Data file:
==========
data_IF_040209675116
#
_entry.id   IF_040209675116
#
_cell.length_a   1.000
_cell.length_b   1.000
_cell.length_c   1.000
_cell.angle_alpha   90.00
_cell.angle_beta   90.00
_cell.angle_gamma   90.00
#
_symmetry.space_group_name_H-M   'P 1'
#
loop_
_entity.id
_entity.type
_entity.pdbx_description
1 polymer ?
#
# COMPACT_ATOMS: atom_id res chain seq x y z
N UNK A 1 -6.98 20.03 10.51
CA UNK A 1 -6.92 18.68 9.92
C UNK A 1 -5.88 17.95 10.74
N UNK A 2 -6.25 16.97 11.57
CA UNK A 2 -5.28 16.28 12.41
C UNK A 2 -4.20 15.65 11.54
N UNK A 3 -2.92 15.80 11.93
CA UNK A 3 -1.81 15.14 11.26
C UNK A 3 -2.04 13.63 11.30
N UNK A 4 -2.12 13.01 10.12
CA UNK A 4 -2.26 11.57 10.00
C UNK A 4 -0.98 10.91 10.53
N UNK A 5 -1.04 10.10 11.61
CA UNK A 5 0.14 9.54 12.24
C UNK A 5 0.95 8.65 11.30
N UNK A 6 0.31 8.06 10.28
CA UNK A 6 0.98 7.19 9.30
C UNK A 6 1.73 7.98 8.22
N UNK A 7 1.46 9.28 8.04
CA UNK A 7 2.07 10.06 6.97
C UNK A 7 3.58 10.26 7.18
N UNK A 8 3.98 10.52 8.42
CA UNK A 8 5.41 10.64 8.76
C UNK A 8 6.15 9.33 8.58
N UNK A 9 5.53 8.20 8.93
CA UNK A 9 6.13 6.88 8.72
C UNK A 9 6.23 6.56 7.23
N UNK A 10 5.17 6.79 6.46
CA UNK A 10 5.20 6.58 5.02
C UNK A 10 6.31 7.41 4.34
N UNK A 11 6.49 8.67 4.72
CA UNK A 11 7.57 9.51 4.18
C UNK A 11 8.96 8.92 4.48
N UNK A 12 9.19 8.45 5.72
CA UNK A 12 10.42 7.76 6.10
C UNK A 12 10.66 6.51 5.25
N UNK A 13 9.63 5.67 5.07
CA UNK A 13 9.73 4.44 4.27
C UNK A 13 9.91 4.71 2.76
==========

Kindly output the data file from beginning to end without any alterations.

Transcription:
data_IF_040209675116
#
_entry.id   IF_040209675116
#
_cell.length_a   1.000
_cell.length_b   1.000
_cell.length_c   1.000
_cell.angle_alpha   90.00
_cell.angle_beta   90.00
_cell.angle_gamma   90.00
#
_symmetry.space_group_name_H-M   'P 1'
#
loop_
_entity.id
_entity.type
_entity.pdbx_description
1 polymer ?
#
# COMPACT_ATOMS: atom_id res chain seq x y z
N UNK A 1 -6.98 20.03 10.51
CA UNK A 1 -6.92 18.68 9.92
C UNK A 1 -5.88 17.95 10.74
N UNK A 2 -6.25 16.97 11.57
CA UNK A 2 -5.28 16.28 12.41
C UNK A 2 -4.20 15.65 11.54
N UNK A 3 -2.92 15.80 11.93
CA UNK A 3 -1.81 15.14 11.26
C UNK A 3 -2.04 13.63 11.30
N UNK A 4 -2.12 13.01 10.12
CA UNK A 4 -2.26 11.57 10.00
C UNK A 4 -0.98 10.91 10.53
N UNK A 5 -1.04 10.10 11.61
CA UNK A 5 0.14 9.54 12.24
C UNK A 5 0.95 8.65 11.30
N UNK A 6 0.31 8.06 10.28
CA UNK A 6 0.98 7.19 9.30
C UNK A 6 1.73 7.98 8.22
N UNK A 7 1.46 9.28 8.04
CA UNK A 7 2.07 10.06 6.97
C UNK A 7 3.58 10.26 7.18
N UNK A 8 3.98 10.52 8.42
CA UNK A 8 5.41 10.64 8.76
C UNK A 8 6.15 9.33 8.58
N UNK A 9 5.53 8.20 8.93
CA UNK A 9 6.13 6.88 8.72
C UNK A 9 6.23 6.56 7.23
N UNK A 10 5.17 6.79 6.46
CA UNK A 10 5.20 6.58 5.02
C UNK A 10 6.31 7.41 4.34
N UNK A 11 6.49 8.67 4.72
CA UNK A 11 7.57 9.51 4.18
C UNK A 11 8.96 8.92 4.48
N UNK A 12 9.19 8.45 5.72
CA UNK A 12 10.42 7.76 6.10
C UNK A 12 10.66 6.51 5.25
N UNK A 13 9.63 5.67 5.07
CA UNK A 13 9.73 4.44 4.27
C UNK A 13 9.91 4.71 2.76